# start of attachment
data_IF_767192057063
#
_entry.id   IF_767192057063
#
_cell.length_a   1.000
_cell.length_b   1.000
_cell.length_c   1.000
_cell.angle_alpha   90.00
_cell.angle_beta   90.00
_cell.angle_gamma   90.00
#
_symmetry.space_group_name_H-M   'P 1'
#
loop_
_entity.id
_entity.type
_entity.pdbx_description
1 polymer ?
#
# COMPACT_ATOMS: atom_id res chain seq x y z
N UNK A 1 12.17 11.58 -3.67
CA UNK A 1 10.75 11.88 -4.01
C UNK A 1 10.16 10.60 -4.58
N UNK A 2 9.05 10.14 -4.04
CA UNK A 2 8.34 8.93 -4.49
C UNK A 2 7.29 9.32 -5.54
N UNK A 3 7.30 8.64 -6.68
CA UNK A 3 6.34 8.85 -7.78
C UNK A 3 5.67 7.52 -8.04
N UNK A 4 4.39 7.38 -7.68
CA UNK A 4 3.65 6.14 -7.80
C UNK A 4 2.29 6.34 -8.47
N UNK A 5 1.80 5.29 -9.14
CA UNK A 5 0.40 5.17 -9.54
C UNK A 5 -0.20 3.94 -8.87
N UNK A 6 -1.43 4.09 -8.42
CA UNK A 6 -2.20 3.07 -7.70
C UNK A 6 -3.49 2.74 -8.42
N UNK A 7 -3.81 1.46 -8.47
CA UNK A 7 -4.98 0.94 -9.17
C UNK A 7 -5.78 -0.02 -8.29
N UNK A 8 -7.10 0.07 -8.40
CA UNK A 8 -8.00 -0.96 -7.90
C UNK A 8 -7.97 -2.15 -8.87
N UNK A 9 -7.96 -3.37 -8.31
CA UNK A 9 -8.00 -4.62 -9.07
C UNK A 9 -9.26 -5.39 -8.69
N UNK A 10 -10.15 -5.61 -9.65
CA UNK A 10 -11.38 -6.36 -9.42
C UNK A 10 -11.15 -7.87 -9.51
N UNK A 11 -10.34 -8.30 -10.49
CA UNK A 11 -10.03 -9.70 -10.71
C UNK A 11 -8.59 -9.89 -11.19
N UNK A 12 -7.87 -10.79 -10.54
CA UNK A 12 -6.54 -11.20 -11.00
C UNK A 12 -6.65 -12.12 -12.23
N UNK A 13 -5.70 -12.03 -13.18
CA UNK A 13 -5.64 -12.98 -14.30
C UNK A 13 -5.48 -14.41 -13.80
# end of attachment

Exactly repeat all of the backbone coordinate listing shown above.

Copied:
data_IF_767192057063
#
_entry.id   IF_767192057063
#
_cell.length_a   1.000
_cell.length_b   1.000
_cell.length_c   1.000
_cell.angle_alpha   90.00
_cell.angle_beta   90.00
_cell.angle_gamma   90.00
#
_symmetry.space_group_name_H-M   'P 1'
#
loop_
_entity.id
_entity.type
_entity.pdbx_description
1 polymer ?
#
# COMPACT_ATOMS: atom_id res chain seq x y z
N UNK A 1 12.17 11.58 -3.67
CA UNK A 1 10.75 11.88 -4.01
C UNK A 1 10.16 10.60 -4.58
N UNK A 2 9.05 10.14 -4.04
CA UNK A 2 8.34 8.93 -4.49
C UNK A 2 7.29 9.32 -5.54
N UNK A 3 7.30 8.64 -6.68
CA UNK A 3 6.34 8.85 -7.78
C UNK A 3 5.67 7.52 -8.04
N UNK A 4 4.39 7.38 -7.68
CA UNK A 4 3.65 6.14 -7.80
C UNK A 4 2.29 6.34 -8.47
N UNK A 5 1.80 5.29 -9.14
CA UNK A 5 0.40 5.17 -9.54
C UNK A 5 -0.20 3.94 -8.87
N UNK A 6 -1.43 4.09 -8.42
CA UNK A 6 -2.20 3.07 -7.70
C UNK A 6 -3.49 2.74 -8.42
N UNK A 7 -3.81 1.46 -8.47
CA UNK A 7 -4.98 0.94 -9.17
C UNK A 7 -5.78 -0.02 -8.29
N UNK A 8 -7.10 0.07 -8.40
CA UNK A 8 -8.00 -0.96 -7.90
C UNK A 8 -7.97 -2.15 -8.87
N UNK A 9 -7.96 -3.37 -8.31
CA UNK A 9 -8.00 -4.62 -9.07
C UNK A 9 -9.26 -5.39 -8.69
N UNK A 10 -10.15 -5.61 -9.65
CA UNK A 10 -11.38 -6.36 -9.42
C UNK A 10 -11.15 -7.87 -9.51
N UNK A 11 -10.34 -8.30 -10.49
CA UNK A 11 -10.03 -9.70 -10.71
C UNK A 11 -8.59 -9.89 -11.19
N UNK A 12 -7.87 -10.79 -10.54
CA UNK A 12 -6.54 -11.20 -11.00
C UNK A 12 -6.65 -12.12 -12.23
N UNK A 13 -5.70 -12.03 -13.18
CA UNK A 13 -5.64 -12.98 -14.30
C UNK A 13 -5.48 -14.41 -13.80